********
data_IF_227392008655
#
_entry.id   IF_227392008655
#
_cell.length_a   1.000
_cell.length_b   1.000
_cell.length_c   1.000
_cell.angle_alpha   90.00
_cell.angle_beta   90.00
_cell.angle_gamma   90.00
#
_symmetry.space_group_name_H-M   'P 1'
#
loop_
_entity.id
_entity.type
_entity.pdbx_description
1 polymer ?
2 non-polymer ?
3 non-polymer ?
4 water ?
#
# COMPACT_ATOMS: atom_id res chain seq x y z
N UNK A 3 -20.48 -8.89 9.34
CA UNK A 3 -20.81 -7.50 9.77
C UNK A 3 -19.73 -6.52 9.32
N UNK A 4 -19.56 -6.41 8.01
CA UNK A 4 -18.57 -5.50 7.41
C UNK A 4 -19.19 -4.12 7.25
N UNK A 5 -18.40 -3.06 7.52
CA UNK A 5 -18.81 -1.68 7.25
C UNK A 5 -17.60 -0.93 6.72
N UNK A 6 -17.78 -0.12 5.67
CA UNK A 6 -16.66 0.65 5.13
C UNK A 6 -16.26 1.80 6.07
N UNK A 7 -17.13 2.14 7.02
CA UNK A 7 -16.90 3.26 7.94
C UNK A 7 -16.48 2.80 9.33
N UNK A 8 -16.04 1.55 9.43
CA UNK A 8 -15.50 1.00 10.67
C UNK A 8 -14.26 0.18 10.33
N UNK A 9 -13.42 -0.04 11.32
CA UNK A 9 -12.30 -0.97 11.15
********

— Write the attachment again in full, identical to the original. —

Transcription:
data_IF_227392008655
#
_entry.id   IF_227392008655
#
_cell.length_a   1.000
_cell.length_b   1.000
_cell.length_c   1.000
_cell.angle_alpha   90.00
_cell.angle_beta   90.00
_cell.angle_gamma   90.00
#
_symmetry.space_group_name_H-M   'P 1'
#
loop_
_entity.id
_entity.type
_entity.pdbx_description
1 polymer ?
2 non-polymer ?
3 non-polymer ?
4 water ?
#
# COMPACT_ATOMS: atom_id res chain seq x y z
N UNK A 3 -20.48 -8.89 9.34
CA UNK A 3 -20.81 -7.50 9.77
C UNK A 3 -19.73 -6.52 9.32
N UNK A 4 -19.56 -6.41 8.01
CA UNK A 4 -18.57 -5.50 7.41
C UNK A 4 -19.19 -4.12 7.25
N UNK A 5 -18.40 -3.06 7.52
CA UNK A 5 -18.81 -1.68 7.25
C UNK A 5 -17.60 -0.93 6.72
N UNK A 6 -17.78 -0.12 5.67
CA UNK A 6 -16.66 0.65 5.13
C UNK A 6 -16.26 1.80 6.07
N UNK A 7 -17.13 2.14 7.02
CA UNK A 7 -16.90 3.26 7.94
C UNK A 7 -16.48 2.80 9.33
N UNK A 8 -16.04 1.55 9.43
CA UNK A 8 -15.50 1.00 10.67
C UNK A 8 -14.26 0.18 10.33
N UNK A 9 -13.42 -0.04 11.32
CA UNK A 9 -12.30 -0.97 11.15